Some Work and Some Play
How Corporates Are Using Football To Create A Better Workplace
Porus Hansotia, an Allscripts employee, knows what the average corporate meeting looks like. But not all meeting are made equal; some special ones require him to discuss strategy and teamwork – on a real playing field. Porus plays with and manages his team for Allscripts’ five-a-side football tournament. It seems almost surreal, having to ask workmates to go down a particular wing or to mark a particular player, but efforts bear results, as the part-time player-manager remarks. Last year his team won the internal tournament on a battlefield far removed from the boardrooms and Skype sessions that mark the corporate life.
Porus is one of the thousand of Indian employees taking part in corporate football tournaments, a mainstay of most large IT companies these days. It would seem counterproductive to send employees to make hard tackles and run hard on the field, but it makes sense if you ask the ones involved. Hussain Jassani, a BNY employee, represents his team at the inter-corporate tournament that takes place in Pune each year. “The prestige associated with having represented your company is something else,” he says, “People recognize you for a talent other than the one you were hired for.”
Hussain’s words will resonate with everyone who has a skill other than their primary job requirement. Many current employees of various companies have been sportspeople at the college level and it is quite encouraging for them to be able to play in a league of peers. Magarpatta City, one of the largest IT parks in the country, has its own three-month long sports season which has teams for various sports competing for the prize. Not surprisingly, football emerges a close second after cricket. One of the reasons could be how involving it is for everyone involved on the pitch. Hussain has another interesting observation. “Once you join work, it is hard to find time for fitness. But when the season comes around, all of us train specifically for it.”
Fitness is just one of the aspects of the sport that players enjoy. Porus tells me about the passion with which he has seen players, even new recruits, perform on the pitch. This team cohesion carries on to the cubicle as well. Several studies speak about how team events help inculcate skills that make for a better workplace. A football season is something to look forward to, as the trophy cabinets at various corporate offices will testify.
Football can also be a tool to break workplace barriers of all kinds. The internal tournament at BNY, for example, requires that two girls be present in every five-a-side team, in the crucial positions of goalkeeper and striker. This is not an exception – most corporate tournaments insist on gender equality on the pitch. Working together as a sports team can perhaps help build more bridges and induce gender sensitivity better than presentations on a screen.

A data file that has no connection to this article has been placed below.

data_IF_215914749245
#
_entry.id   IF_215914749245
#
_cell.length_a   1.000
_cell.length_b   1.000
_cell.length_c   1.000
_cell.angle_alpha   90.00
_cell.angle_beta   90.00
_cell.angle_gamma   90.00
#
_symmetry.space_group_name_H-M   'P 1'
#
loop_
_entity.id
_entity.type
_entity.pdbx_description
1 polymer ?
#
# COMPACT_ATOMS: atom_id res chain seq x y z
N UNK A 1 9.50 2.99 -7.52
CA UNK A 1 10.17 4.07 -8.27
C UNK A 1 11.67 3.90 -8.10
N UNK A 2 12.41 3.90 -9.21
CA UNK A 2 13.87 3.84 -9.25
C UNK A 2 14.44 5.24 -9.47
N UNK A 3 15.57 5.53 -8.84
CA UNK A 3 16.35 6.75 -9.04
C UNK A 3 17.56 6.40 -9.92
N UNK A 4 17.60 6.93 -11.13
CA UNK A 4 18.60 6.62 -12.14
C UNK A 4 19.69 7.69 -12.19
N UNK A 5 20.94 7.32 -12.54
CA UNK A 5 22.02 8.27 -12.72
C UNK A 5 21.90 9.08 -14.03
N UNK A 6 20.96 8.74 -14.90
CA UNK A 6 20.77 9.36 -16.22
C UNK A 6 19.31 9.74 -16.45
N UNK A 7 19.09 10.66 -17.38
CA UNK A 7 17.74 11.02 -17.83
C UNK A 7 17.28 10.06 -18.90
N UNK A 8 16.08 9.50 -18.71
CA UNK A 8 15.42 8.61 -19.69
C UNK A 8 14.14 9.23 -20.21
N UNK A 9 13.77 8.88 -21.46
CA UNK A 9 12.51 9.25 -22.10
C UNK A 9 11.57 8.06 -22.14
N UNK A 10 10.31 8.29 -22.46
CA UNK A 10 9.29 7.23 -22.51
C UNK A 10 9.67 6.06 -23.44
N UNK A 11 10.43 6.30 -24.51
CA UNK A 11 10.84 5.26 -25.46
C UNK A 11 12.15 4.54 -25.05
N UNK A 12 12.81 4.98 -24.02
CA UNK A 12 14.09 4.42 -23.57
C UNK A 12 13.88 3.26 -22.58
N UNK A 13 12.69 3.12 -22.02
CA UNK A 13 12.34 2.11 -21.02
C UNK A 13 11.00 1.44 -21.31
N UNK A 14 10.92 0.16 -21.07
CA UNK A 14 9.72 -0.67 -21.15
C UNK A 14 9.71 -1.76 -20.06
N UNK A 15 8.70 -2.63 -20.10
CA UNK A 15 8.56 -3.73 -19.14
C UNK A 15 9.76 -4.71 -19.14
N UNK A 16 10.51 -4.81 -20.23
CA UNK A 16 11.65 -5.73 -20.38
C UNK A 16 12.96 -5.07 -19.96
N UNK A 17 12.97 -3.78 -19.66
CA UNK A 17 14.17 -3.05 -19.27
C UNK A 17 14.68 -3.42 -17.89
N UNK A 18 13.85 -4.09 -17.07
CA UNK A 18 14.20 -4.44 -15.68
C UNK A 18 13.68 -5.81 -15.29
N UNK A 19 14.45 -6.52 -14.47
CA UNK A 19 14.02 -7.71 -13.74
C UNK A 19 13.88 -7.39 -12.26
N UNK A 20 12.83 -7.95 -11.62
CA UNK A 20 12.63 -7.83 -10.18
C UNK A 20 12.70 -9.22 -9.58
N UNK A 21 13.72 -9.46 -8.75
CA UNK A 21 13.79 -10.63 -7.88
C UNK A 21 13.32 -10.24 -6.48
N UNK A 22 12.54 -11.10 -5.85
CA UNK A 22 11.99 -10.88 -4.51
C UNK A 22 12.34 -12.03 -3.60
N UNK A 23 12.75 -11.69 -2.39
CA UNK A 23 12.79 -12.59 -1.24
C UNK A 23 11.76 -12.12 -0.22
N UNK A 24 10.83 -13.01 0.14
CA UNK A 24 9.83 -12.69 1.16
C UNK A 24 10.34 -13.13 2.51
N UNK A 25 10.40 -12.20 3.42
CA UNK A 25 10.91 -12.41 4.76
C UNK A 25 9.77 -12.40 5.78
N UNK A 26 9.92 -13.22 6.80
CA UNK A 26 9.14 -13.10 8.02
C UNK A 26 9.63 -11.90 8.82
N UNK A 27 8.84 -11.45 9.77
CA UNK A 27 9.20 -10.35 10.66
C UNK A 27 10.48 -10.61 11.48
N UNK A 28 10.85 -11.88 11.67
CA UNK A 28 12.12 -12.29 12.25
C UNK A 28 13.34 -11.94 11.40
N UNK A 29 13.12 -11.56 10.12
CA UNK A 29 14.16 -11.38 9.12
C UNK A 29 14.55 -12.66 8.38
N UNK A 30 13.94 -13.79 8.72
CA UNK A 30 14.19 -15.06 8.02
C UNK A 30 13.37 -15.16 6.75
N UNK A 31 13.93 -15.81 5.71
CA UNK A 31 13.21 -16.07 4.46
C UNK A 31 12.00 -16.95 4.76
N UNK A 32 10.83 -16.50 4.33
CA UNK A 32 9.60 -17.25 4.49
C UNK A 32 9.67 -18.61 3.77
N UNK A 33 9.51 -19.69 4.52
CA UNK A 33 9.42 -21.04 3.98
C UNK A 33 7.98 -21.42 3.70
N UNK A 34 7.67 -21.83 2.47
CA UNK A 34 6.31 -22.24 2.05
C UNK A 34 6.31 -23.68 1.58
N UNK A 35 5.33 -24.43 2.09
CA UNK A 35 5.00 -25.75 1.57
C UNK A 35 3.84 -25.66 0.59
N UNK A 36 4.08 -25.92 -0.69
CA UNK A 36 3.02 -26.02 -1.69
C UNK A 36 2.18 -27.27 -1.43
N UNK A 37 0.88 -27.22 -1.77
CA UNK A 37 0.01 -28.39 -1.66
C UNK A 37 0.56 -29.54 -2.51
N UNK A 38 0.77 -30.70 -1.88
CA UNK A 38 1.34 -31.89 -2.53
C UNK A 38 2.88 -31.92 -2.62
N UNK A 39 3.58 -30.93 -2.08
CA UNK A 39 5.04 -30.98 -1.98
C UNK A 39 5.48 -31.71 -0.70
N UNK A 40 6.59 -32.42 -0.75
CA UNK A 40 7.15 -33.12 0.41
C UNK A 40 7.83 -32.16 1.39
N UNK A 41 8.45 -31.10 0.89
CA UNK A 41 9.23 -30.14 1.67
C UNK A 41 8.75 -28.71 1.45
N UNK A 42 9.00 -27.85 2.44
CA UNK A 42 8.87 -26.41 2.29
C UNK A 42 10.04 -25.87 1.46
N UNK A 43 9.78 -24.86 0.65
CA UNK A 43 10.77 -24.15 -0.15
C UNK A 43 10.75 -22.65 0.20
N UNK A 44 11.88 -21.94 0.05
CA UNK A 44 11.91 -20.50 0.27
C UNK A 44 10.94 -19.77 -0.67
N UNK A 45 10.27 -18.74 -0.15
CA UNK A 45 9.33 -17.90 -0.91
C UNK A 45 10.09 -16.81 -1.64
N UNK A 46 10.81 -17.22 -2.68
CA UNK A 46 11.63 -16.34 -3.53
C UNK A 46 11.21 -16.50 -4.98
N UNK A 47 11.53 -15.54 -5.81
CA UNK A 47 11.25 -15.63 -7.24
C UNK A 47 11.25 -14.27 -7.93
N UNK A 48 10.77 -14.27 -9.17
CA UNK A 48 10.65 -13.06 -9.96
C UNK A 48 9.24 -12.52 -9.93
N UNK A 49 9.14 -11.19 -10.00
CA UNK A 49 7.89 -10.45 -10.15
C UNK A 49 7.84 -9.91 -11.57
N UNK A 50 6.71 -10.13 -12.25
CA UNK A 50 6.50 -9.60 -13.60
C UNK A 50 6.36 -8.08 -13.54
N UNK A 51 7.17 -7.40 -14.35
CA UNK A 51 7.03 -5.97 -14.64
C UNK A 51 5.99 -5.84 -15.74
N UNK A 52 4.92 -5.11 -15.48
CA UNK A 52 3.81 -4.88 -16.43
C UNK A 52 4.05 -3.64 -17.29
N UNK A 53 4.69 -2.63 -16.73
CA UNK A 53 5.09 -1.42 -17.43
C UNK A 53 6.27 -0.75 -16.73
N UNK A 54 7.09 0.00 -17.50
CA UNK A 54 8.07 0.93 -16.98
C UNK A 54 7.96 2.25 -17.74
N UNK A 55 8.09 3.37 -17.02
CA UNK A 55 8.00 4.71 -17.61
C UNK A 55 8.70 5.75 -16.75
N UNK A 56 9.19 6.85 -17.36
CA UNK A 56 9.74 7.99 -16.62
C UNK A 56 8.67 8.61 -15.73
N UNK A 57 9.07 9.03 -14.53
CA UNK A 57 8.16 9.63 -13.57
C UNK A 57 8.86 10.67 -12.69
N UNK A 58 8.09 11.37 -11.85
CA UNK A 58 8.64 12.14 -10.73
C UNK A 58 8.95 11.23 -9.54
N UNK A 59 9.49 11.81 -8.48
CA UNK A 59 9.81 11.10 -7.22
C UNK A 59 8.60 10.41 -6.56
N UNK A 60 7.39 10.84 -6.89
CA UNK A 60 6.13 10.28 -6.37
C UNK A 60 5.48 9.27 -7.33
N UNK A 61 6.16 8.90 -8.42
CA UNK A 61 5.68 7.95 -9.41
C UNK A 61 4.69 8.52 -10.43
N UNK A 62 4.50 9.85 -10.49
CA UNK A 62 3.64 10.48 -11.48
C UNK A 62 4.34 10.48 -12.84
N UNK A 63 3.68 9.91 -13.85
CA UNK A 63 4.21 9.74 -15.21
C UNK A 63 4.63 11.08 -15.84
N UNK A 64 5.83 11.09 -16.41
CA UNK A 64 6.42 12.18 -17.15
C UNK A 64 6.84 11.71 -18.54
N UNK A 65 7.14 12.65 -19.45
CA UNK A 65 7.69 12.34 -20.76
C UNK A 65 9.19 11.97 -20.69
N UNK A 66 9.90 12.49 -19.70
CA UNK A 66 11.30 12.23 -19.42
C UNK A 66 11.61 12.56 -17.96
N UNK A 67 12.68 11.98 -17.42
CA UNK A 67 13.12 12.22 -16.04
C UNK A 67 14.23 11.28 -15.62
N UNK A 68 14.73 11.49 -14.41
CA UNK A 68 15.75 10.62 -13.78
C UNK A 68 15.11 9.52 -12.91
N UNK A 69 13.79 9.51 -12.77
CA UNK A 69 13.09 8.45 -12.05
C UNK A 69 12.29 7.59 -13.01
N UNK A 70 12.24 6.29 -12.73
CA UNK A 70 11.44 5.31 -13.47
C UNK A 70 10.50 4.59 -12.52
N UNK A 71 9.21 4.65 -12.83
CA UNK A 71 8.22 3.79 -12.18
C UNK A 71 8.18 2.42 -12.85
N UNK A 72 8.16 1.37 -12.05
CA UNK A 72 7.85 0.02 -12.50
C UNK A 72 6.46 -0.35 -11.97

These tournaments have gone from internal kickabouts to large events with hundreds of teams participating. The Legends Cup, an annual corporate league that now features in six cities with the finals being held at Delhi, holds the Limca record for the large corporate football league in India. 232 individual companies fielded teams, with the total number of the teams nearing 400. I spoke to co-founder Hemant Sharma about his journey. “I had always been playing through college and in a few corporate tournaments. Then one day the opportunity to make this a big thing appeared, and we took it.” And indeed, they made it large. The Cup boasts of Adidas as a partner and sent last year’s winners to Sete Bernabeu for a meet-and-greet – certainly a prize worthy of a tournament this size. “A trophy cannot be divided,” Hemant explains. “But an experience can be shared. What we provide is an experience.”
The winners of last year’s Legends cup. Via ITMagia Solutions.
Many such organizers and leagues offer this experience to companies of all sizes. Starting with a basic package of just turf time, you can get custom kits and all kinds of refreshments and travel and even commentators for hire. As for players, there is no dearth in most corporate environments.
Sports at the workplace introduce another kind of reward system, one that isn’t based on performance reviews and appraisals but on sweat and teamwork. Employees enjoy being appreciated for skills outside of their desk and offices don’t seem so dreary anymore when you know that a football pitch awaits you on a weekend around the corner.
And the greatest lesson is learned when one realizes that winning isn’t all that matters. Porus’s fondest tournament memory is of the time when he coached a team that had only one proper football player other than him, and five very eager people that included two girls who were also new to the sport. They emerged the runners-up in a major upset. Who is to say the whistle would not have been as sweet as the one at the end of, say, the Champions League? We all must best the leagues we are put into, and corporate India seems to realize that skills from the pitch do carry over to the boardroom.